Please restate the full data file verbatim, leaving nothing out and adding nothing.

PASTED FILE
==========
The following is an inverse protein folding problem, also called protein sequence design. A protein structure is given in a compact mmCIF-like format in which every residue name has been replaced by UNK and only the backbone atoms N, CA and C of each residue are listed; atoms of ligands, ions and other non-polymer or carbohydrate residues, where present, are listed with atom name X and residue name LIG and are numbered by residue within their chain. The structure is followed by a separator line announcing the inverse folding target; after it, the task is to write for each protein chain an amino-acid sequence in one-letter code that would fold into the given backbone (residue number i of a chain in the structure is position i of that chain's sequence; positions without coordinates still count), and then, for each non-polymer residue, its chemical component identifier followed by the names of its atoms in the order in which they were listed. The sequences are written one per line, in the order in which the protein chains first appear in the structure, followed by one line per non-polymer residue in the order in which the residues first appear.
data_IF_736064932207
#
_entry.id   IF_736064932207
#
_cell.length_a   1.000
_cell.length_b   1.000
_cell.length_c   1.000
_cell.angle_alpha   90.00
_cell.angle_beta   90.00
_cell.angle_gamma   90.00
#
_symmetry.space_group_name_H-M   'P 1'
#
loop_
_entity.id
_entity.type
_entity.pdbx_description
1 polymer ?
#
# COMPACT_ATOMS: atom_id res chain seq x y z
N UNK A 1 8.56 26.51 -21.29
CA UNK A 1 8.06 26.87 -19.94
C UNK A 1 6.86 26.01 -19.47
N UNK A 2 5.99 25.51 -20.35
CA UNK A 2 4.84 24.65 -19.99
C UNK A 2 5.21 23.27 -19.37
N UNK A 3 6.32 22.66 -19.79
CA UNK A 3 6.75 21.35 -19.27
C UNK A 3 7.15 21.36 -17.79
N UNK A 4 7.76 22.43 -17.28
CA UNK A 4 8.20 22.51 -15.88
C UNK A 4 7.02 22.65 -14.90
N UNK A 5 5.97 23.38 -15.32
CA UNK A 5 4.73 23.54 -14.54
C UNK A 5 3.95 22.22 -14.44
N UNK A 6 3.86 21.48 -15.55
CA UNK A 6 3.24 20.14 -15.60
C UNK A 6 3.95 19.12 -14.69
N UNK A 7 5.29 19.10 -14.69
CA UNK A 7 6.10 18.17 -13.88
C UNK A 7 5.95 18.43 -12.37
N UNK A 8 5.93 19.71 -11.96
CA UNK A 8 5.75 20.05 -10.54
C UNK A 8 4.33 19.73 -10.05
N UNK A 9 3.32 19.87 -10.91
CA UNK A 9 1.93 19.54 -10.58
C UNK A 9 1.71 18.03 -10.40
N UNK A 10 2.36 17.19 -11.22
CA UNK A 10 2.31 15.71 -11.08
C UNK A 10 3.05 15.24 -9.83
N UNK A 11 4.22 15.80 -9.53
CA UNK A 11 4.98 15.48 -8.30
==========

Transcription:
The following is an inverse protein folding problem, also called protein sequence design. A protein structure is given in a compact mmCIF-like format in which every residue name has been replaced by UNK and only the backbone atoms N, CA and C of each residue are listed; atoms of ligands, ions and other non-polymer or carbohydrate residues, where present, are listed with atom name X and residue name LIG and are numbered by residue within their chain. The structure is followed by a separator line announcing the inverse folding target; after it, the task is to write for each protein chain an amino-acid sequence in one-letter code that would fold into the given backbone (residue number i of a chain in the structure is position i of that chain's sequence; positions without coordinates still count), and then, for each non-polymer residue, its chemical component identifier followed by the names of its atoms in the order in which they were listed. The sequences are written one per line, in the order in which the protein chains first appear in the structure, followed by one line per non-polymer residue in the order in which the residues first appear.
data_IF_736064932207
#
_entry.id   IF_736064932207
#
_cell.length_a   1.000
_cell.length_b   1.000
_cell.length_c   1.000
_cell.angle_alpha   90.00
_cell.angle_beta   90.00
_cell.angle_gamma   90.00
#
_symmetry.space_group_name_H-M   'P 1'
#
loop_
_entity.id
_entity.type
_entity.pdbx_description
1 polymer ?
#
# COMPACT_ATOMS: atom_id res chain seq x y z
N UNK A 1 8.56 26.51 -21.29
CA UNK A 1 8.06 26.87 -19.94
C UNK A 1 6.86 26.01 -19.47
N UNK A 2 5.99 25.51 -20.35
CA UNK A 2 4.84 24.65 -19.99
C UNK A 2 5.21 23.27 -19.37
N UNK A 3 6.32 22.66 -19.79
CA UNK A 3 6.75 21.35 -19.27
C UNK A 3 7.15 21.36 -17.79
N UNK A 4 7.76 22.43 -17.28
CA UNK A 4 8.20 22.51 -15.88
C UNK A 4 7.02 22.65 -14.90
N UNK A 5 5.97 23.38 -15.32
CA UNK A 5 4.73 23.54 -14.54
C UNK A 5 3.95 22.22 -14.44
N UNK A 6 3.86 21.48 -15.55
CA UNK A 6 3.24 20.14 -15.60
C UNK A 6 3.95 19.12 -14.69
N UNK A 7 5.29 19.10 -14.69
CA UNK A 7 6.10 18.17 -13.88
C UNK A 7 5.95 18.43 -12.37
N UNK A 8 5.93 19.71 -11.96
CA UNK A 8 5.75 20.05 -10.54
C UNK A 8 4.33 19.73 -10.05
N UNK A 9 3.32 19.87 -10.91
CA UNK A 9 1.93 19.54 -10.58
C UNK A 9 1.71 18.03 -10.40
N UNK A 10 2.36 17.19 -11.22
CA UNK A 10 2.31 15.71 -11.08
C UNK A 10 3.05 15.24 -9.83
N UNK A 11 4.22 15.80 -9.53
CA UNK A 11 4.98 15.48 -8.30